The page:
Supercompensation – Part Two

In my spare time, I teach self-defense and karate classes to kids. I love being able to introduce them to a sport that is so important in my life and also, enabling them transfer this confidence they gain into real life situations! The competition is coming up so soon and I am very excited, but getting ready to compete doesn’t mean giving up all your responsibilities in your life.

A Rest & Recovery Day

After a very intensive workout done yesterday, for lactic acid tolerance and to improve my maximum oxygen consumption with exercises for power and power endurance, a recovery day with light aerobic exercises and stretching was all that I needed.

At the gym, I choose to progressively walk fast on the treadmill machine for 20 minutes, to remove the lactic acid and other metabolic waste and to speed up the regeneration process. This low intensity training was followed by light stretches and some massage.

Supercompensation – Part Two

As I mentioned yesterday, our bodies are always seeking to maintain a state of homeostasis and constantly adapt to the stress from its environment. With proper recovery time and proper nutritional approach, and in anticipation of the next training session, the adaptation that occurs with the training will adjust to a higher level of fitness.

Every athlete is unique and reacts differently to the training stimulus imposed so there might be a different specific period for supercompensation for each individual. According to the science of “Periodization” laid out by the expert Dr. Tudor Bompa, there are 4 phases of supercompensation as a general rule which I will explain below:

Phase one occurs right after training in the time frame of 2 hours, where the body is experiencing extreme fatigue.

With high intensity workouts, muscle glycogen and phosphocreatine stores are reduced or even depleted and the accumulation of high levels of lactic acid, and inorganic phosphate, may alter the muscle contraction.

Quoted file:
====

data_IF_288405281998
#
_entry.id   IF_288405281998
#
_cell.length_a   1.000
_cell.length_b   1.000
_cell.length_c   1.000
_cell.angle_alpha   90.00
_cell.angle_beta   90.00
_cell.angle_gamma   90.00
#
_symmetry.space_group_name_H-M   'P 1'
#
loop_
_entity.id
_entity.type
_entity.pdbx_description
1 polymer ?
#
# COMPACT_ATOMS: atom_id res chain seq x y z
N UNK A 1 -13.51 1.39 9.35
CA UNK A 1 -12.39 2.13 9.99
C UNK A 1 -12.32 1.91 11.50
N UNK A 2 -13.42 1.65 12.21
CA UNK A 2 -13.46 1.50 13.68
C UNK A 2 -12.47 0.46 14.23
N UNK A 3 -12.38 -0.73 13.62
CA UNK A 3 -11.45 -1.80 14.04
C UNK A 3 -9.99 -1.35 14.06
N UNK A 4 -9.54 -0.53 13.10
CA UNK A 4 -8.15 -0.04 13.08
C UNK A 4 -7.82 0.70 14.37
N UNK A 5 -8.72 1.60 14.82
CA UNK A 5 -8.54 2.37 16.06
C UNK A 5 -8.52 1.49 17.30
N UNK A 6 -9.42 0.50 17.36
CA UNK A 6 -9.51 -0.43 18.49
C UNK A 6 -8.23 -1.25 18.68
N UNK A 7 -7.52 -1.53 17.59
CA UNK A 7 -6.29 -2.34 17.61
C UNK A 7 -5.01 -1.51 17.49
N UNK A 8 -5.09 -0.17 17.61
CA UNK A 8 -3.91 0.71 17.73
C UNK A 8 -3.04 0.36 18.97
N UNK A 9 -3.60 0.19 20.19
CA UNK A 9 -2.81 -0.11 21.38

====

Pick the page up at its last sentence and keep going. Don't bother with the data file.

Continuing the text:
Additionally, due increased over stimulation, fatigue to the Central Nervous System can lead to the reduced neuromuscular activation and impaired impulse propagation necessary for muscle contraction.

Another interesting phenomenon that happens at the muscular level, especially with intense eccentric exercises for maximum strength or power, is Delayed Onset Muscle Soreness or (DOMS). Also known as muscle fever, this is manifested with pain and discomfort when the muscle is stretched or contracted. The soreness and stiffness usually increases in intensity in the first 24 hours after exercise with peaks from 24 to 72 hours.

This is why it is very important to consider the duration of the various biological regeneration processes that take place during the recovery phase. In the first 3-15 minutes when training is completed, the ATP and phosphocreatine store are replenished. With proper nutrients at the right time, this energy stores might increase above regular levels.

That’s it for now, stay tuned for what happens in the next two days after the intensive workout ends!



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